Another embodiment relates to a method for determining charge vs. voltage data for an insulating film. The insulating film may be formed on a substrate. The method may include depositing a charge on an upper surface of the insulating film. The method may also include altering a control voltage during deposition of the charge such that a current to the wafer is substantially constant over time. In some embodiments, the control voltage may be a reference voltage of the charge deposition system or a reference voltage of the wafer. In addition, the method may include determining a voltage of the insulating film as a function of the charge deposited on the insulating film. The voltage may be determined from the control voltage and the current. The charge deposited on the insulating film may be determined from the current and the time. The method may include any additional steps as described herein.

BRIEF DESCRIPTION OF THE DRAWINGS

Other objects and advantages of the invention will become apparent upon reading the following detailed description and upon reference to the accompanying drawings in which:

FIG. 1 illustrates a schematic diagram of an embodiment of a system that can be used to experimentally determine a surface voltage of an insulating film from a current;

FIG. 2 is a plot of one example of representative current vs. voltage data that may be obtained by calibrating a screen corona gun;

FIG. 3 is a plot of one example of representative current vs. time data for insulating films having negligible and non-negligible film leakage;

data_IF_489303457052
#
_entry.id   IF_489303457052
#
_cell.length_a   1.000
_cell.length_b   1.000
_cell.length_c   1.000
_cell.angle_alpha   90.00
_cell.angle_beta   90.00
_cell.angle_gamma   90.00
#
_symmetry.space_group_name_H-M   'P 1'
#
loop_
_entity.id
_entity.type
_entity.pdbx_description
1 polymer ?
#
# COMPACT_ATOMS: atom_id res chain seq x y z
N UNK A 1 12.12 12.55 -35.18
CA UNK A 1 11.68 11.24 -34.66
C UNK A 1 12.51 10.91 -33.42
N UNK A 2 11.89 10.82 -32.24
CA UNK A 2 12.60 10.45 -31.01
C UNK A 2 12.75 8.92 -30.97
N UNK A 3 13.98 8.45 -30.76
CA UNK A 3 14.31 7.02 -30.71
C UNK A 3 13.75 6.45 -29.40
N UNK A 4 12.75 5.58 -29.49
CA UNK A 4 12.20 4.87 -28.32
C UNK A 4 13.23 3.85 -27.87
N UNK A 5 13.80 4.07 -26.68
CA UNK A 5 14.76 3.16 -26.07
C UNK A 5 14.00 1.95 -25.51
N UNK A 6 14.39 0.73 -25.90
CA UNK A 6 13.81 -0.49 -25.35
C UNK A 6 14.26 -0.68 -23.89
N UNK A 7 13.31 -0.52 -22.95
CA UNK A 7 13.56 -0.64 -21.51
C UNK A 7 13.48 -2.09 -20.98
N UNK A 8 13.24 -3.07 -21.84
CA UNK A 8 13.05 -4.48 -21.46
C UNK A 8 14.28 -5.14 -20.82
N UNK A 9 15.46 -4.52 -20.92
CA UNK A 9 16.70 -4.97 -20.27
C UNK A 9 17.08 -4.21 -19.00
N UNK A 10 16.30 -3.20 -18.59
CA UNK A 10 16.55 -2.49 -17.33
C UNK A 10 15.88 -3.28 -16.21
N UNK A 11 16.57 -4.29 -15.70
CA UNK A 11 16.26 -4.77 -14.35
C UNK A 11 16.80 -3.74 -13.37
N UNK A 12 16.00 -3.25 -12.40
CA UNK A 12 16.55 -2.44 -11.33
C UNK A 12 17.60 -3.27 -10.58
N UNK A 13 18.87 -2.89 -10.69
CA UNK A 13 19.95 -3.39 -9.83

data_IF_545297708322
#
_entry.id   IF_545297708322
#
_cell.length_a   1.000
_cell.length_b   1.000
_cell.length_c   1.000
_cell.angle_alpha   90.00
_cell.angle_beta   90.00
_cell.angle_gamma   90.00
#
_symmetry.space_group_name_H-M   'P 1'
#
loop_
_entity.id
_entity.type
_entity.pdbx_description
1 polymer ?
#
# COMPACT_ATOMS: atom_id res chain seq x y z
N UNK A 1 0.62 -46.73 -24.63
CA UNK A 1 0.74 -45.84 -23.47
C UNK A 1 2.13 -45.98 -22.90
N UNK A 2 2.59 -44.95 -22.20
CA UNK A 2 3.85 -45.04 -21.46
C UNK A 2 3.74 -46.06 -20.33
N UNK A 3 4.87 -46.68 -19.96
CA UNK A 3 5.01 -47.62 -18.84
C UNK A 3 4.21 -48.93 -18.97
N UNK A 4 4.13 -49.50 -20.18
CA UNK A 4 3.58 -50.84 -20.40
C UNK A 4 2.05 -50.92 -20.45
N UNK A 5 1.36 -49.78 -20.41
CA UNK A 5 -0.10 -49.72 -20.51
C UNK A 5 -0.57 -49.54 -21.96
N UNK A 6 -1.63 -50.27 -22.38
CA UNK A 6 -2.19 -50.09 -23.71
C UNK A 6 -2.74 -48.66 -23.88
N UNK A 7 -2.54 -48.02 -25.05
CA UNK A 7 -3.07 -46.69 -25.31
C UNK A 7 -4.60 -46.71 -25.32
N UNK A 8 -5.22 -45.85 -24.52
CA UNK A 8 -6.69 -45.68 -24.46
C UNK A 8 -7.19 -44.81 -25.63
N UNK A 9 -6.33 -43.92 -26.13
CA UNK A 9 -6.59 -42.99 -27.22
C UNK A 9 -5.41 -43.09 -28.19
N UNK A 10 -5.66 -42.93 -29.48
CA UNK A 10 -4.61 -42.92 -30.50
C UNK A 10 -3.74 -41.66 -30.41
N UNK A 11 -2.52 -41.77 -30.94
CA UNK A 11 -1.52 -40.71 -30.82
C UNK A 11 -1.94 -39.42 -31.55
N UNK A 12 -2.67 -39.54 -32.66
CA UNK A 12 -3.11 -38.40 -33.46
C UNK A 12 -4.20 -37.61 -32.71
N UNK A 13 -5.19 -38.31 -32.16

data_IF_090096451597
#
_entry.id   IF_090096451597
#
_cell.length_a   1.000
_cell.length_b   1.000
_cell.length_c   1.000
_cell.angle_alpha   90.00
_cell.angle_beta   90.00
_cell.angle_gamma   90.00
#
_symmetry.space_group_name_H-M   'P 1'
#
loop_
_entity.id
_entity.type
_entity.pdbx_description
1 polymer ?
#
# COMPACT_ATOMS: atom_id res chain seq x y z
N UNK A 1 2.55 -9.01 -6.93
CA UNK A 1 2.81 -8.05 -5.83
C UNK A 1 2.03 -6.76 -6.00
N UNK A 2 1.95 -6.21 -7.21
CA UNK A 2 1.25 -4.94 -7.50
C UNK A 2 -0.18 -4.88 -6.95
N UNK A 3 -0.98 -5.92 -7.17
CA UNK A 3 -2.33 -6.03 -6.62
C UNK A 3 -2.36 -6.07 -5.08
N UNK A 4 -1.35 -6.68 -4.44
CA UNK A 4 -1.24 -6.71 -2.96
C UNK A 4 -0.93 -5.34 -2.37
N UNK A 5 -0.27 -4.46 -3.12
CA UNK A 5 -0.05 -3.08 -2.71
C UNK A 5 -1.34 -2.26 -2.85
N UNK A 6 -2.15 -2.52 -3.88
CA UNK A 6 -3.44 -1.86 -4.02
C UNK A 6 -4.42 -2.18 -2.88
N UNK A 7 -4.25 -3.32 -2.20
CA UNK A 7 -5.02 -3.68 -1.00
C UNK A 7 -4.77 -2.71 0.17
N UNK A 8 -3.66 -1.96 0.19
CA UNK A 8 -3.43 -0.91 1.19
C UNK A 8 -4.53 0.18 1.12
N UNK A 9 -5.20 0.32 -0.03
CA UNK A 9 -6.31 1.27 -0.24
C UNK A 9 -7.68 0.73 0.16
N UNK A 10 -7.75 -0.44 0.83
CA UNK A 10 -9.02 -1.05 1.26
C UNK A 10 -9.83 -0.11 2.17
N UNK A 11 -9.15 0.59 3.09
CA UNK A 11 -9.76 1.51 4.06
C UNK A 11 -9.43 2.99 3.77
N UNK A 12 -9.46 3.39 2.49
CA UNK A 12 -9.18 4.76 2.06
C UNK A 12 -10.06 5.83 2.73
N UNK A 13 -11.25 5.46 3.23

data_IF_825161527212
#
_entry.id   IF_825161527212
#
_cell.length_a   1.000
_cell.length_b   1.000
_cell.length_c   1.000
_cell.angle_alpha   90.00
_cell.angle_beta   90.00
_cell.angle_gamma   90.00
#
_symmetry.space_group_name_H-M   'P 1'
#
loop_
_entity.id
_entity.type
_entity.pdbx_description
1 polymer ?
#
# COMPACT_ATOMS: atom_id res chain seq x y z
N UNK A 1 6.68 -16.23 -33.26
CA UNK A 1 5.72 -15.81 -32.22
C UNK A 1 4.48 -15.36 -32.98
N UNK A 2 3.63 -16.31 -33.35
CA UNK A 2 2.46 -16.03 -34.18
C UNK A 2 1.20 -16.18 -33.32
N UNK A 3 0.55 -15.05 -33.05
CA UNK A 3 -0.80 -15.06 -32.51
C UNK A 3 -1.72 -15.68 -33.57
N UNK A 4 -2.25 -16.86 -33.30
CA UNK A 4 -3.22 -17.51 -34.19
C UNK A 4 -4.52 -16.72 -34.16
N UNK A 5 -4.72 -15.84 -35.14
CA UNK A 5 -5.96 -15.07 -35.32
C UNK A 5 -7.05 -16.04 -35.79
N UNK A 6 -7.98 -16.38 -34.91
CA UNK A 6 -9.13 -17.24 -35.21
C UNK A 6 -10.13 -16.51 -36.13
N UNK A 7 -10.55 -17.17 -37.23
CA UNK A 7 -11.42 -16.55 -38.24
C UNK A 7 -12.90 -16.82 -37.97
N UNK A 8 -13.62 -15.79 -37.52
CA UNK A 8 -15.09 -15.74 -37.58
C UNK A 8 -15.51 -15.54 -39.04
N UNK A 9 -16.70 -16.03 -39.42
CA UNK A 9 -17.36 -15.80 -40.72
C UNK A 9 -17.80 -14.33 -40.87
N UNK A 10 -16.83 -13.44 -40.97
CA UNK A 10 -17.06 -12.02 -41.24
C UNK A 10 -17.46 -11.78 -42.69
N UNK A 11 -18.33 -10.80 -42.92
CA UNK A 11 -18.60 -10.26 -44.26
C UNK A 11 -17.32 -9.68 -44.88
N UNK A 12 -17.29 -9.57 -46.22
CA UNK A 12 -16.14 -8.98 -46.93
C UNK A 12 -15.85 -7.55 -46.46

FIG. 4 is a plot of one example of representative voltage vs. charge data that may be obtained by using one charge deposition system to deposit a charge and another charge deposition system to measure current to wafer; and

FIGS. 5 and 6 illustrate schematic diagrams of different embodiments of a system that includes a servo control circuit, which may be used to alter a control voltage.

While the invention is susceptible to various modifications and alternative forms, specific embodiments thereof are shown by way of example in the drawings and will herein be described in detail. It should be understood, however, that the drawings and detailed description thereto are not intended to limit the invention to the particular form disclosed, but on the contrary, the intention is to cover all modifications, equivalents and alternatives falling within the spirit and scope of the present invention as defined by the appended claims.

DETAILED DESCRIPTION OF THE INVENTION